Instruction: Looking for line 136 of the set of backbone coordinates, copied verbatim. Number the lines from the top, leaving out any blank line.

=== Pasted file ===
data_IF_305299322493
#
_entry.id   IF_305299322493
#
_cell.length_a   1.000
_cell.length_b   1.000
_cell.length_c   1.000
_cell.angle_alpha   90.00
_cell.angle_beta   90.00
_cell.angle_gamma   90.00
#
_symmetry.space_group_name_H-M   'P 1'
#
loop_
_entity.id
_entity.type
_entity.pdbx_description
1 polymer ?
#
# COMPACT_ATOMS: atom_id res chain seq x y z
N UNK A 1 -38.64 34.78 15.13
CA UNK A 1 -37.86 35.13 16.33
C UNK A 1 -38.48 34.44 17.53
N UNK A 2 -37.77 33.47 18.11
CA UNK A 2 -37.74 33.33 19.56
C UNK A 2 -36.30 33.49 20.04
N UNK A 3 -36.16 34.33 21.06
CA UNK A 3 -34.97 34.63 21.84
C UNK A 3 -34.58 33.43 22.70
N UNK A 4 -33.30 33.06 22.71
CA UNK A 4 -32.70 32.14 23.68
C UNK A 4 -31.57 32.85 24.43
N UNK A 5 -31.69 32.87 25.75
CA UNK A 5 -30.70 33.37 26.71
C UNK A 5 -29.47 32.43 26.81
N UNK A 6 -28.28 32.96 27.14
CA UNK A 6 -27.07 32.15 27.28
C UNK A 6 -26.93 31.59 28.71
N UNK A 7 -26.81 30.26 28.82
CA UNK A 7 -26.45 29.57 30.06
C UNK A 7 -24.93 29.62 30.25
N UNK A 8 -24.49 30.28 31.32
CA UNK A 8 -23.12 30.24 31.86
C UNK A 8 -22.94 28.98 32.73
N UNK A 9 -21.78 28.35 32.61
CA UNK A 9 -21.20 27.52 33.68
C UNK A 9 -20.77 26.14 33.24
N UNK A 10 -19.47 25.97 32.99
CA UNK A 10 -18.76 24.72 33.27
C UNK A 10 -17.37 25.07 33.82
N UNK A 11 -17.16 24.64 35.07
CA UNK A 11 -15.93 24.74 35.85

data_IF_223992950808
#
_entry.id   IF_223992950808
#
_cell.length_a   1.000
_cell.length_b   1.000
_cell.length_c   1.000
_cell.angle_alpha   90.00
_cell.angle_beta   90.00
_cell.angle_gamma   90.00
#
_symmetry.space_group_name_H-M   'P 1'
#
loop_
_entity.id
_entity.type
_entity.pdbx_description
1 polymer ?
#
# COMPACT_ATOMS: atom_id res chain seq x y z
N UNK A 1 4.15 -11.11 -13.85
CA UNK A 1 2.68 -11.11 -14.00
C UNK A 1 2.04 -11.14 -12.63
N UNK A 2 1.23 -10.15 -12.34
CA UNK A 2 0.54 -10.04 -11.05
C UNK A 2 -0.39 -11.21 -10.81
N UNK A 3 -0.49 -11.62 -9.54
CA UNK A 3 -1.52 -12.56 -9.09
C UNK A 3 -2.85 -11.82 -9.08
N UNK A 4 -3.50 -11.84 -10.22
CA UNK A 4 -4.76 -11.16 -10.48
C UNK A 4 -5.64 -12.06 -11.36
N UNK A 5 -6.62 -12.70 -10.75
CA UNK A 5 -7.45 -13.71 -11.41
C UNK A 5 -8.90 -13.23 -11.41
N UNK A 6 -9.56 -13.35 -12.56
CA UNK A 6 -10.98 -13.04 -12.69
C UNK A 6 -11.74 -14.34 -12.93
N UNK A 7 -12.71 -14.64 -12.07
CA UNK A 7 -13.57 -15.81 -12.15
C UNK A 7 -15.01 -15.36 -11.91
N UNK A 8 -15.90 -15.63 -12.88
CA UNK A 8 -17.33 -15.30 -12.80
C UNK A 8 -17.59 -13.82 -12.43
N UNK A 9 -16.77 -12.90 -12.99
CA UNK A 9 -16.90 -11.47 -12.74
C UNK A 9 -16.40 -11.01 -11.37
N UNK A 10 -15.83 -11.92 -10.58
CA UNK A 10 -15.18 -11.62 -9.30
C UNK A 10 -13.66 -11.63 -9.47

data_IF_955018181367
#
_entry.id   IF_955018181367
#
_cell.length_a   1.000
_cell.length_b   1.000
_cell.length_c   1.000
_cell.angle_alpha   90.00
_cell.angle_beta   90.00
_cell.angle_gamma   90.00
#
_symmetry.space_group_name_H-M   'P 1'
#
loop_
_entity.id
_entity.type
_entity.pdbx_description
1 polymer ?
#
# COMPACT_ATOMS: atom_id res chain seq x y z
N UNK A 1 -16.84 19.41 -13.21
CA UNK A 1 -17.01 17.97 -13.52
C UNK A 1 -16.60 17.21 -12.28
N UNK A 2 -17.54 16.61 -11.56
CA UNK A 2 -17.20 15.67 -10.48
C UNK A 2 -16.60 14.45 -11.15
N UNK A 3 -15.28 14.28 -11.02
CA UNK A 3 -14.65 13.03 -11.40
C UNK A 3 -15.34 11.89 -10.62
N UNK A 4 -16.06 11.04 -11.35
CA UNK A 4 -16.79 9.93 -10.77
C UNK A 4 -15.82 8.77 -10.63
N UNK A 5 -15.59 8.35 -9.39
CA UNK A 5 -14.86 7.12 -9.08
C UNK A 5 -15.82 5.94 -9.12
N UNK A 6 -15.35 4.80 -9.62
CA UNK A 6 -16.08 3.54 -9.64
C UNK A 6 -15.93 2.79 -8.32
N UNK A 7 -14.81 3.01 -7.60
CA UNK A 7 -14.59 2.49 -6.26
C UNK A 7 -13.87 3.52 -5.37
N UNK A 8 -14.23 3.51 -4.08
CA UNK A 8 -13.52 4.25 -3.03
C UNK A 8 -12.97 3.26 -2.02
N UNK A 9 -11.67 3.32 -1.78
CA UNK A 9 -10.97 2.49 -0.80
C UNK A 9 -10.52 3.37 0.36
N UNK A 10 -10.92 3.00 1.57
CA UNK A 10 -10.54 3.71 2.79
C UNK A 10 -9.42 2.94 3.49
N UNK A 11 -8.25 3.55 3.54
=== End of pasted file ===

CA UNK A 5 -14.86 7.12 -9.08